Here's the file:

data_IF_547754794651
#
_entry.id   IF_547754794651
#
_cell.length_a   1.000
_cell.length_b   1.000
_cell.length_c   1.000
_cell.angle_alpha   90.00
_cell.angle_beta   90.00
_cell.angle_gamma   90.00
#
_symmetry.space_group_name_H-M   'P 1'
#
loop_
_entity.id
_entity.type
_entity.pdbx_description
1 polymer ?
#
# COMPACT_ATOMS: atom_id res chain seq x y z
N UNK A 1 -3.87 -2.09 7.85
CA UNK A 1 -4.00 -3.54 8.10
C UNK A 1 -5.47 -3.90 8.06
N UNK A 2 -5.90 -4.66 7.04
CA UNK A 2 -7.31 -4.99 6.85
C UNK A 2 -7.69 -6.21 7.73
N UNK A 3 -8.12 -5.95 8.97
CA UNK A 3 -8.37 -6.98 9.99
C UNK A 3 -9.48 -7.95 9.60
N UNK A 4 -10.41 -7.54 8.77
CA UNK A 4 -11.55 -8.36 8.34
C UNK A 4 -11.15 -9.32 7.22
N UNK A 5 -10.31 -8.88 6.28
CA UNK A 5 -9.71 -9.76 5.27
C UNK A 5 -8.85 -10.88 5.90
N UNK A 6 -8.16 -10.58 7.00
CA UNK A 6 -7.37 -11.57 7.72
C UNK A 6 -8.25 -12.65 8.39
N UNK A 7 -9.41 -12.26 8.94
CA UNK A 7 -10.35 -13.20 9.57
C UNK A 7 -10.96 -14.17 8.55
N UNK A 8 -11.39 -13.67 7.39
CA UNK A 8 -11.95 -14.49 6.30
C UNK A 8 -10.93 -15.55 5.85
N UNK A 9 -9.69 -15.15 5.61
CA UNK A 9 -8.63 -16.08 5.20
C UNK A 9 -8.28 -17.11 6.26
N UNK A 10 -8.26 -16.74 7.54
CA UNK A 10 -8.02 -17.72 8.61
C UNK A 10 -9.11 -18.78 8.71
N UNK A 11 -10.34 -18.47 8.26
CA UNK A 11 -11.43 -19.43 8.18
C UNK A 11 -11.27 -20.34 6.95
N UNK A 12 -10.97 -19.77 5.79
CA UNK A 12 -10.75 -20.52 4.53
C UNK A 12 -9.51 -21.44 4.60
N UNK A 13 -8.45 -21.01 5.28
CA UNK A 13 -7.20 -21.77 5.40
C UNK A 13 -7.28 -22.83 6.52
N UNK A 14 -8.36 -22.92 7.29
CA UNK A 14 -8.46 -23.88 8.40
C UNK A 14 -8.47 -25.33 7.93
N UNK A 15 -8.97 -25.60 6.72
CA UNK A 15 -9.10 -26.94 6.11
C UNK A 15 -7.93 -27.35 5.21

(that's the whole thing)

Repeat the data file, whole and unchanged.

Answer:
data_IF_547754794651
#
_entry.id   IF_547754794651
#
_cell.length_a   1.000
_cell.length_b   1.000
_cell.length_c   1.000
_cell.angle_alpha   90.00
_cell.angle_beta   90.00
_cell.angle_gamma   90.00
#
_symmetry.space_group_name_H-M   'P 1'
#
loop_
_entity.id
_entity.type
_entity.pdbx_description
1 polymer ?
#
# COMPACT_ATOMS: atom_id res chain seq x y z
N UNK A 1 -3.87 -2.09 7.85
CA UNK A 1 -4.00 -3.54 8.10
C UNK A 1 -5.47 -3.90 8.06
N UNK A 2 -5.90 -4.66 7.04
CA UNK A 2 -7.31 -4.99 6.85
C UNK A 2 -7.69 -6.21 7.73
N UNK A 3 -8.12 -5.95 8.97
CA UNK A 3 -8.37 -6.98 9.99
C UNK A 3 -9.48 -7.95 9.60
N UNK A 4 -10.41 -7.54 8.77
CA UNK A 4 -11.55 -8.36 8.34
C UNK A 4 -11.15 -9.32 7.22
N UNK A 5 -10.31 -8.88 6.28
CA UNK A 5 -9.71 -9.76 5.27
C UNK A 5 -8.85 -10.88 5.90
N UNK A 6 -8.16 -10.58 7.00
CA UNK A 6 -7.37 -11.57 7.72
C UNK A 6 -8.25 -12.65 8.39
N UNK A 7 -9.41 -12.26 8.94
CA UNK A 7 -10.35 -13.20 9.57
C UNK A 7 -10.96 -14.17 8.55
N UNK A 8 -11.39 -13.67 7.39
CA UNK A 8 -11.95 -14.49 6.30
C UNK A 8 -10.93 -15.55 5.85
N UNK A 9 -9.69 -15.15 5.61
CA UNK A 9 -8.63 -16.08 5.20
C UNK A 9 -8.28 -17.11 6.26
N UNK A 10 -8.26 -16.74 7.54
CA UNK A 10 -8.02 -17.72 8.61
C UNK A 10 -9.11 -18.78 8.71
N UNK A 11 -10.34 -18.47 8.26
CA UNK A 11 -11.43 -19.43 8.18
C UNK A 11 -11.27 -20.34 6.95
N UNK A 12 -10.97 -19.77 5.79
CA UNK A 12 -10.75 -20.52 4.53
C UNK A 12 -9.51 -21.44 4.60
N UNK A 13 -8.45 -21.01 5.28
CA UNK A 13 -7.20 -21.77 5.40
C UNK A 13 -7.28 -22.83 6.52
N UNK A 14 -8.36 -22.92 7.29
CA UNK A 14 -8.46 -23.88 8.40
C UNK A 14 -8.47 -25.33 7.93
N UNK A 15 -8.97 -25.60 6.72
CA UNK A 15 -9.10 -26.94 6.11
C UNK A 15 -7.93 -27.35 5.21